Jimmy Connors was the original tennis rebel, he burst onto the tennis scene in 1974 like no one had done before, and he was the first rock n roll tennis star. His biggest weapons were an indomitable spirit, a two-handed backhand and the best service return in the game. He also ignited a tennis boom with his wicked metal racket, his storybook romance, his vulgar antics and his renegade behaviour. He dominated the men’s game in 1974 and had an excellent chance of winning the Grand Slam but was denied the opportunity by being banned from playing the French Open having won the other 3 slams. In response he chose to boycott the next 4 years of Roland Garros.
Connors was ranked world's no 1 for 5 years in a row from 1974 thru 1978 even though this was disputed by a lot of people especially in 1977 when he didn’t win a grand slam title. What affected Connors was that the world and he thought he would dominate men’s tennis for many years to come, but when this didn't happen for him he found it difficult to accept.
He also liked his fame too much. He dated Chris Evert and ‘a Miss World’ followed by string of other beauties, he gained 20lbs in weight at the beginning of 1975 due to his playboy lifestyle. This reflected in him losing all 3 of the Grand Slam finals he played in, against 3 opponents he should have beaten easily. He partly made up for this by winning the unique 2 Las Vegas challenge matches against Laver & Newcombe. These were tennis’ first million dollar winner takes all matches. The two challenge matches captured the imagination of the public especially in the US, tennis was well and truly in its ‘Golden era’ and Connors was its main star. While tennis fans enjoyed Connors' gritty style and his never-say-die attitude, they often were shocked by his antics.
His sometimes appalling on-court behavior, like giving the finger to a linesman after disagreeing with a call did not help his approval rating. Connors, never played the self-promotion game or, to be more exact, he never played it well. Though he became a crowd favourite, he was even referred to as ‘The People’s Champion’. From 1982 onwards, he alienated a lot of tennis insiders along the way.
If Jimmy didn’t like you, you knew it. And he didn’t like a lot of people. During the early part of his career, Connors frequently argued with umpires, linesmen, the players union, Davis Cup officials and other players. He was even booed at Wimbledon -- a rare show of disapproval there for snubbing the Parade of Champions on the first day of the Centenary in 1977.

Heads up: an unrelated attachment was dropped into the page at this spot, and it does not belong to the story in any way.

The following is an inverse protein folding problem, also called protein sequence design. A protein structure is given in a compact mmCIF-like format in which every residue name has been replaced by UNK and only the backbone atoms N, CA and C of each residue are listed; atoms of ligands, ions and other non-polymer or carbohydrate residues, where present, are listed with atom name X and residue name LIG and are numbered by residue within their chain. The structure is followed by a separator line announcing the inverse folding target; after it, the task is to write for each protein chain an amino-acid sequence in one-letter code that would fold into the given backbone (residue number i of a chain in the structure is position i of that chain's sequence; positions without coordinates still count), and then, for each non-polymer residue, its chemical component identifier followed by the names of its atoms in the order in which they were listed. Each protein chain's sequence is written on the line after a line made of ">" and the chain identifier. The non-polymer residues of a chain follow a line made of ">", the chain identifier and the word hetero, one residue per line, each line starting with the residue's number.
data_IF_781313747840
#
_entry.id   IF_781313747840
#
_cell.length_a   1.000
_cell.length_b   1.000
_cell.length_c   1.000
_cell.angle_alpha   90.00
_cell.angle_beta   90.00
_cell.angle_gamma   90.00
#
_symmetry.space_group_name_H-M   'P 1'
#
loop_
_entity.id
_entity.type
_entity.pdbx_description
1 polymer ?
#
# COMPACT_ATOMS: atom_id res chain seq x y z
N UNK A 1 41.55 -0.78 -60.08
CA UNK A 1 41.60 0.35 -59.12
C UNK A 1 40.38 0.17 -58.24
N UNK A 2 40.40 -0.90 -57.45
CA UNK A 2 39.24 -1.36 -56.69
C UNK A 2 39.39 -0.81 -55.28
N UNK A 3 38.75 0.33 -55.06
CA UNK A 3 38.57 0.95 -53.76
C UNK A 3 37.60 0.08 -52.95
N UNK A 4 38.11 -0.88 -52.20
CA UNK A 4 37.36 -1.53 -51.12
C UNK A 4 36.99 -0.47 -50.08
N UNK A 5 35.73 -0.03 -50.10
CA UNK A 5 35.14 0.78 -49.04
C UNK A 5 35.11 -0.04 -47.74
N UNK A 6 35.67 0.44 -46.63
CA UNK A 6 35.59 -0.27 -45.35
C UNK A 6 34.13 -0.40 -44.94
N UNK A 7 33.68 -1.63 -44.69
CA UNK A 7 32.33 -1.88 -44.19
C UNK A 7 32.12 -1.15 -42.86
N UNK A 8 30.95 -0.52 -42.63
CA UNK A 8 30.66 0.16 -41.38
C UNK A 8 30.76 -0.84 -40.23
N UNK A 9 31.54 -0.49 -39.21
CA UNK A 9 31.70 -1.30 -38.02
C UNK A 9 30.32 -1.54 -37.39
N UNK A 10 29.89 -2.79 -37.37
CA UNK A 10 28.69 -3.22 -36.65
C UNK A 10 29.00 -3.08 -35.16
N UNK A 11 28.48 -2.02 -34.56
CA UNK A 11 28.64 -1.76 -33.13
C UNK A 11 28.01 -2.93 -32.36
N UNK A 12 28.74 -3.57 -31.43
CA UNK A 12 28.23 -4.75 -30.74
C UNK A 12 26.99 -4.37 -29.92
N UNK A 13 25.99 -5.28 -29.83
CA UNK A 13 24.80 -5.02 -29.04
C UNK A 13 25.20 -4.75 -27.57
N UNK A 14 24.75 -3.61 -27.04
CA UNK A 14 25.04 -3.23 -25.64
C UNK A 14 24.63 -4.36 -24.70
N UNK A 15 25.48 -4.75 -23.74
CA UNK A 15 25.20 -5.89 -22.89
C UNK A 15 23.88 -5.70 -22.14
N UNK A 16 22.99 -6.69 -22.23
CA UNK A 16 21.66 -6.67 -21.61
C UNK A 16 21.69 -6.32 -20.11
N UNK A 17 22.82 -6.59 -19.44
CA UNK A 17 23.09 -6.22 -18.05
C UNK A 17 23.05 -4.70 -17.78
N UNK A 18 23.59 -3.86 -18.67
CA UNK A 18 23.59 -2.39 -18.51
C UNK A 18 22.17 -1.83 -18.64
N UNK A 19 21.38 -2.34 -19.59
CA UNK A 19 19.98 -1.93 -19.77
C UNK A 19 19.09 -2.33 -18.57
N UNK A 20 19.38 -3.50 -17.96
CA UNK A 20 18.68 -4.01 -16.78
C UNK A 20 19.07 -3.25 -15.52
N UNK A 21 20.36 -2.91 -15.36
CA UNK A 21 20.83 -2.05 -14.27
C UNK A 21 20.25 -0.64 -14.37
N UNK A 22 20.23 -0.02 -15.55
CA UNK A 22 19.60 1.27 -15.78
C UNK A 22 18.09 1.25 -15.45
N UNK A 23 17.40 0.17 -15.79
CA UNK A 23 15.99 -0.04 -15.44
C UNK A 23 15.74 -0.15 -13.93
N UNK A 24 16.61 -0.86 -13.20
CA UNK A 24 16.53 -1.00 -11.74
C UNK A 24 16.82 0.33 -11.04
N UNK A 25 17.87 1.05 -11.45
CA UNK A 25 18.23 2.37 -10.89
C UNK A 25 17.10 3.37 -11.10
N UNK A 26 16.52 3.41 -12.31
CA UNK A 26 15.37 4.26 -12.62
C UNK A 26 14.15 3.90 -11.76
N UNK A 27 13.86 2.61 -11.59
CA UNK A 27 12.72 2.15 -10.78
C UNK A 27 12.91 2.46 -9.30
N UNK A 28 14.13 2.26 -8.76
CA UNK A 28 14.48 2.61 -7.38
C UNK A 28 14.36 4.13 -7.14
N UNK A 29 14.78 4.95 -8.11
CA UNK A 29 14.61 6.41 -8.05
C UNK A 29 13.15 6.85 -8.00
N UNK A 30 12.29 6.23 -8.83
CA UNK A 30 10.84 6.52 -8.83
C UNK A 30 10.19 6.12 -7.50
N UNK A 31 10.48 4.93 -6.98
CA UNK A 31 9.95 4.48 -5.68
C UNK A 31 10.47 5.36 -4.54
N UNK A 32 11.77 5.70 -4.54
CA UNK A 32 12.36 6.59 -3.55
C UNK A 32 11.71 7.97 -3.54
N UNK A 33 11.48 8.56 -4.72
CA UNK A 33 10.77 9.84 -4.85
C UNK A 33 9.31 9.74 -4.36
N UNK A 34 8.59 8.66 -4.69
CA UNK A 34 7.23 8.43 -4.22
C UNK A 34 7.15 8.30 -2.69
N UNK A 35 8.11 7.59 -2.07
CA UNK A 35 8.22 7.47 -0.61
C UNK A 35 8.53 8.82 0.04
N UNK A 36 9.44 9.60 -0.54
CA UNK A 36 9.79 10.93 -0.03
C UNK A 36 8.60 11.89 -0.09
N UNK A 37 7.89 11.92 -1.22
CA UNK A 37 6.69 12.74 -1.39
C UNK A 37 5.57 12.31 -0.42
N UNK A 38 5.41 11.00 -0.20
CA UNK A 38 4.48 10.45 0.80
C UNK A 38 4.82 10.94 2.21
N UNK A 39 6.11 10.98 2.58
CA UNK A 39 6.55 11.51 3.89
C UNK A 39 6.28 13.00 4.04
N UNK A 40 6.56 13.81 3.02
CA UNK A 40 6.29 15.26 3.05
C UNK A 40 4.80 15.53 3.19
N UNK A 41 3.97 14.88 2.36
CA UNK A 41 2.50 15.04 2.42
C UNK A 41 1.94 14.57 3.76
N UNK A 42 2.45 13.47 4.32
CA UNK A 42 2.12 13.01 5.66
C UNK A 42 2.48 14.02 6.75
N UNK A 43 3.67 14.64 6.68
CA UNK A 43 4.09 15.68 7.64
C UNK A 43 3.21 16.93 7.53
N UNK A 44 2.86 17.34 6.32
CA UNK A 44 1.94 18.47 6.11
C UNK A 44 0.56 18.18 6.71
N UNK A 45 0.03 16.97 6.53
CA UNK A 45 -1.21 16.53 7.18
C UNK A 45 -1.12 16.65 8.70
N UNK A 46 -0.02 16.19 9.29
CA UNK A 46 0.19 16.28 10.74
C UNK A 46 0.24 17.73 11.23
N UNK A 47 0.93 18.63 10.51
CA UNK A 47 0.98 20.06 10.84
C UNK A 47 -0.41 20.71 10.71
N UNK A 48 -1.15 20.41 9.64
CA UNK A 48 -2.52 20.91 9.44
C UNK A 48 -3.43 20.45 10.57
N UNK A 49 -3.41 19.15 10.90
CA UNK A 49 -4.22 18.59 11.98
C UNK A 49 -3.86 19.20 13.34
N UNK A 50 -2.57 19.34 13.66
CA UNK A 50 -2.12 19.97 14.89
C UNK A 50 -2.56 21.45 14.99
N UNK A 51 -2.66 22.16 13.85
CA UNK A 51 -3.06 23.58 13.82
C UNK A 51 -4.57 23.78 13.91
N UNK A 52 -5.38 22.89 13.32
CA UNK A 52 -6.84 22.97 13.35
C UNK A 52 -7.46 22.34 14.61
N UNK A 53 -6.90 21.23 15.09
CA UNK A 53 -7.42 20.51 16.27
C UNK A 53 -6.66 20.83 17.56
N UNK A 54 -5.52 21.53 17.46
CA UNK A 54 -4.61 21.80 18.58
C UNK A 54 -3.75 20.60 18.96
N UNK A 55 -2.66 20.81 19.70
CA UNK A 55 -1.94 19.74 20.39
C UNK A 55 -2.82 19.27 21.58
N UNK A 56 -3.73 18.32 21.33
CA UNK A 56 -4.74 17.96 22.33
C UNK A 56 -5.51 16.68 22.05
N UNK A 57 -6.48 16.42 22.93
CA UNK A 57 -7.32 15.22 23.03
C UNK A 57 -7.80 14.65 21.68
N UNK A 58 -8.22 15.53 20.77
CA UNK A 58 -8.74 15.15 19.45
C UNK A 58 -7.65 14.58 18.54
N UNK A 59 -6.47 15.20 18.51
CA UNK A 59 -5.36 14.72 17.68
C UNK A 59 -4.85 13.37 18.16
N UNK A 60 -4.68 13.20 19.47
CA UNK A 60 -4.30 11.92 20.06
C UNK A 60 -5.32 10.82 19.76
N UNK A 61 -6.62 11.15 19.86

In this time Connors went from one clothing sponsor to the next as they couldn’t keep up with his demands. He started his career being sponsored by Fred Perry, followed by Sergio Tacchini and then moving onto Robert Bruce JC. He finally settled with Cerruti 1881 in 1980 with a 4 year sponsorship deal. This was the most expensive tennis clothing of its day and to this day Cerutti 1881 still haven’t done a remake and then once again in the twilight stages of his career he reverted back to Robert Bruce JC. After being a supporting act to Borg and McEnroe from 1979 thru 1981, ‘Jimbo’ returned to being the number 1 tennis player in the world in 1982 after winning his 2nd Wimbledon title and his 4th US Open crown. This was partly helped by Bjorn Borg retiring from the game at the end of 1981. Connors had suddenly become what seemed like overnight ‘The People’s Champion’. From being the crowd’s villain to a huge hero of the game. He continued to gain popularity in the tennis world with what seemed like one heroic match after the other, climaxing with his unforgettable run to the US open semi-finals in 1991 at the grand old age of 39.
He finally stopped playing on the Men’s circuit at the end of 1992. Looking back on his long career it’s widely accepted he wasn’t the best player of all time, but he certainly was its most important and exciting. Connors is releasing his autobiography next year and it’s very eagerly anticipated as there are very few players that are able to say that they were at the top of their sport for 20 years! Even to this day, approaching his 60th birthday on 2nd Sept 2012 he is still playing and competing in exhibitions against the likes of Agassi, Sampras & Courier all 20 years his junior. A quite remarkable achievement by a very remarkable player, whom is the one and only James Scott Connors.
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